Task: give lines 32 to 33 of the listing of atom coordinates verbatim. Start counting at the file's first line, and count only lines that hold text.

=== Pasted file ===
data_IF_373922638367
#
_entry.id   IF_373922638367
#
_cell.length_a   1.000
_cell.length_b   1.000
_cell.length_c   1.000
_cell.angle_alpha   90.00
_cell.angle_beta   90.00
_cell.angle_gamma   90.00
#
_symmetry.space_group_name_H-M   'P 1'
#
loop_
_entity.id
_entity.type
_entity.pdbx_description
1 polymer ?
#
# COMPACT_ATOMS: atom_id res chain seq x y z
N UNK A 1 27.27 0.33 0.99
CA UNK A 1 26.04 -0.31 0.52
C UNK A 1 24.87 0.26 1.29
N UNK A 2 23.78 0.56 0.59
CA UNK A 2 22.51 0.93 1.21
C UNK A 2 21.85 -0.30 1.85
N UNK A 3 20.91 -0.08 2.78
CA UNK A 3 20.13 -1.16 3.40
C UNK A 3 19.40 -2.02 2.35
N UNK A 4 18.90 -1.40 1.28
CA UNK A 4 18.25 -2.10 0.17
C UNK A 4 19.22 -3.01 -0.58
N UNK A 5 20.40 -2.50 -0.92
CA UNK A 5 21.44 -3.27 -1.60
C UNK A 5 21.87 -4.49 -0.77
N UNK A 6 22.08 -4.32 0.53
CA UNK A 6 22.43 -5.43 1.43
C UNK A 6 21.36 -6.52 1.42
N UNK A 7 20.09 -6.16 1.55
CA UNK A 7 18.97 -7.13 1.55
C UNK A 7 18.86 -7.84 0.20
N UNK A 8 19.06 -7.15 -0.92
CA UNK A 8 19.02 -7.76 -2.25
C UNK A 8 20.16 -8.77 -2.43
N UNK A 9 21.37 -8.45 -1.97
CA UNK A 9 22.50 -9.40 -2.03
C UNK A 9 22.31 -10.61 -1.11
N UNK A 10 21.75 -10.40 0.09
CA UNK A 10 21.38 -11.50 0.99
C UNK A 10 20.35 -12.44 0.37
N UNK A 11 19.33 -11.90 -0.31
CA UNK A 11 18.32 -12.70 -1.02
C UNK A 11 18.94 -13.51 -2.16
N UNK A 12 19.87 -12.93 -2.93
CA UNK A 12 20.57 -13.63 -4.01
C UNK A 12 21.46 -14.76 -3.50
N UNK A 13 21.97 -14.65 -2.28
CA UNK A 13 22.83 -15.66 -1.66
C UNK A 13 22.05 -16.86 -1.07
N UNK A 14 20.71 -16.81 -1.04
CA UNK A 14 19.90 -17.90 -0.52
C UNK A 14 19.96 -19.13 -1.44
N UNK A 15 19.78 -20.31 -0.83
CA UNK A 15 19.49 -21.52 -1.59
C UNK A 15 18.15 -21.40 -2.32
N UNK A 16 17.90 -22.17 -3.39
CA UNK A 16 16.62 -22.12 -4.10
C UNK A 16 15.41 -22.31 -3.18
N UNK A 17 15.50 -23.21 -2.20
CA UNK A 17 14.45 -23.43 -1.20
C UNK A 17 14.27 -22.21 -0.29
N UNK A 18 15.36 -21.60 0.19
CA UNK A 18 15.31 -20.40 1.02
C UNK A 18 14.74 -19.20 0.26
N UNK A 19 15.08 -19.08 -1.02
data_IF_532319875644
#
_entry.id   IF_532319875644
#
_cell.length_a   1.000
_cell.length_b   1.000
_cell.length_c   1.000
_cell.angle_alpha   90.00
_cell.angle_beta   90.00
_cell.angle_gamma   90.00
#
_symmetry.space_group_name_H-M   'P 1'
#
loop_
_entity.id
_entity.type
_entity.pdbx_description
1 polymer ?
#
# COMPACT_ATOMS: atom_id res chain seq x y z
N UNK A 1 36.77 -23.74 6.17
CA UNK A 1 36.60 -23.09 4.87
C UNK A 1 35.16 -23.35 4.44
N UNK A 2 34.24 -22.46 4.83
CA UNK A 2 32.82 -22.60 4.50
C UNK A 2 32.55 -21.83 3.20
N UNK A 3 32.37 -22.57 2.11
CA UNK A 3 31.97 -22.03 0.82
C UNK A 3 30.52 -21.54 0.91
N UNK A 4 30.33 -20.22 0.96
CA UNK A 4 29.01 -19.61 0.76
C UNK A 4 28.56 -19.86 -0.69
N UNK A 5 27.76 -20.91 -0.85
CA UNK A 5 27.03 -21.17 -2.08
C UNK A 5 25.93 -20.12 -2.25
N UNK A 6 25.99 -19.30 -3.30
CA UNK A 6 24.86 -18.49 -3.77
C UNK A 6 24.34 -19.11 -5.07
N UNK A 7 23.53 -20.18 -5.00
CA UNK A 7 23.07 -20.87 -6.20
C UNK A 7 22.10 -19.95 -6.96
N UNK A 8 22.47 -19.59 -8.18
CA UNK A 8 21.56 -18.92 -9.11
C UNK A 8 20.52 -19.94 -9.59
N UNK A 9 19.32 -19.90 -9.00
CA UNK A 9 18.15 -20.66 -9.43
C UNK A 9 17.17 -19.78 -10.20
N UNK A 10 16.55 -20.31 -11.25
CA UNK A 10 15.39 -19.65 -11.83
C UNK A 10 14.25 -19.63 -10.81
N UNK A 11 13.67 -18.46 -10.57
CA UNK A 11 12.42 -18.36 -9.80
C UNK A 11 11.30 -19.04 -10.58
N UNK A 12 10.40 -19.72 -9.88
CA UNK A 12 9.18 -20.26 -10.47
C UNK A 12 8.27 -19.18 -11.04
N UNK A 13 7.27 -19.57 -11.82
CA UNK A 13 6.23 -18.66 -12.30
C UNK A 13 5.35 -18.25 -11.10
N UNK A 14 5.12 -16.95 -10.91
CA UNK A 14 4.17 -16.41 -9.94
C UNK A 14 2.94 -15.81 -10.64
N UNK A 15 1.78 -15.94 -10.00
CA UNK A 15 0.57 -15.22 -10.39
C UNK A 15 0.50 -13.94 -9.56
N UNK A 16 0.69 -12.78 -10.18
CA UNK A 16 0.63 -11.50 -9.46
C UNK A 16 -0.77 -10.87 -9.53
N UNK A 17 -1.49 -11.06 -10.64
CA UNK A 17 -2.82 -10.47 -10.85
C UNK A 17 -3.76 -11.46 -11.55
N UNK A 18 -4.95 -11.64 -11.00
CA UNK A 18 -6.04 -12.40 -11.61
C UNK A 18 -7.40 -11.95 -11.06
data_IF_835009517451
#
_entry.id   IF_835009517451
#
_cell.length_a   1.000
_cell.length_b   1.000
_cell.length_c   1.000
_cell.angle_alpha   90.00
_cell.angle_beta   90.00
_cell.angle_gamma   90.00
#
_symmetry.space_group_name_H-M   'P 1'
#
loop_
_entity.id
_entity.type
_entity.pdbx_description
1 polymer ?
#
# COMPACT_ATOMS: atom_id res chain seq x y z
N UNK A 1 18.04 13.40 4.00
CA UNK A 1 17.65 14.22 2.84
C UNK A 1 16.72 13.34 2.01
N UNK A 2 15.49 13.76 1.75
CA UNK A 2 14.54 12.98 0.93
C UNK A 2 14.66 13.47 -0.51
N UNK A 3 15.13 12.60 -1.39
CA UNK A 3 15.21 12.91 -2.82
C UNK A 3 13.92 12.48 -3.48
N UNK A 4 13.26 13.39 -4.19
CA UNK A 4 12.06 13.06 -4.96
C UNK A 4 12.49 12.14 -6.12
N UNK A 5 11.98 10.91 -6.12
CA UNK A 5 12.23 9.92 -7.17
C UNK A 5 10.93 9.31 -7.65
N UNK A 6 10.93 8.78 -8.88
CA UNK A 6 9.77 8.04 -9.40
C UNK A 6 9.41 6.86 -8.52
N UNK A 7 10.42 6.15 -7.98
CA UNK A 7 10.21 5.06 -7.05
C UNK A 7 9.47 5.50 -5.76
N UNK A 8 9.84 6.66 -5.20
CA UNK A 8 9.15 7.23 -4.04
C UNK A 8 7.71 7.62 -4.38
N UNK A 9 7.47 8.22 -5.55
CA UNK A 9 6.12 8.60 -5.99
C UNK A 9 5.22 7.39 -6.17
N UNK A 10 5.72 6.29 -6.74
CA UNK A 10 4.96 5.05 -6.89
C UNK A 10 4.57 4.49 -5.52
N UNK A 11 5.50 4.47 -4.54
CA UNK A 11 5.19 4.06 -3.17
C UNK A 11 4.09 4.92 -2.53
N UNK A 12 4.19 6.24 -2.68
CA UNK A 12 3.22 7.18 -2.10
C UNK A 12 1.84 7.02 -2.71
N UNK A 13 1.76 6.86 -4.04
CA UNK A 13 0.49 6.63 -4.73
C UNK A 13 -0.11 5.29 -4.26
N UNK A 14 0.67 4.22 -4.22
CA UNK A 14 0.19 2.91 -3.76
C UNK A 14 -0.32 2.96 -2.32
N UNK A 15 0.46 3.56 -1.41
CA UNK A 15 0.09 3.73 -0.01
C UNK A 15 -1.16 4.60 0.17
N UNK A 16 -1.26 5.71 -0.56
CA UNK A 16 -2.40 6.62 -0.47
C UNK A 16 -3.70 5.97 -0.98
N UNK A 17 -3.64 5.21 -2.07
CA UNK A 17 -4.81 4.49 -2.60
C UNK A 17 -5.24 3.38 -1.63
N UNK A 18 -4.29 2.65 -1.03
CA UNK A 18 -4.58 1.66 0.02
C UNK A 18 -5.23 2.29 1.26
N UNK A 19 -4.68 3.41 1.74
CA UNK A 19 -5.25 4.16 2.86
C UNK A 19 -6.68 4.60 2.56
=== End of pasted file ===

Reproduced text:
C UNK A 4 19.22 -3.01 -0.58
N UNK A 5 20.40 -2.50 -0.92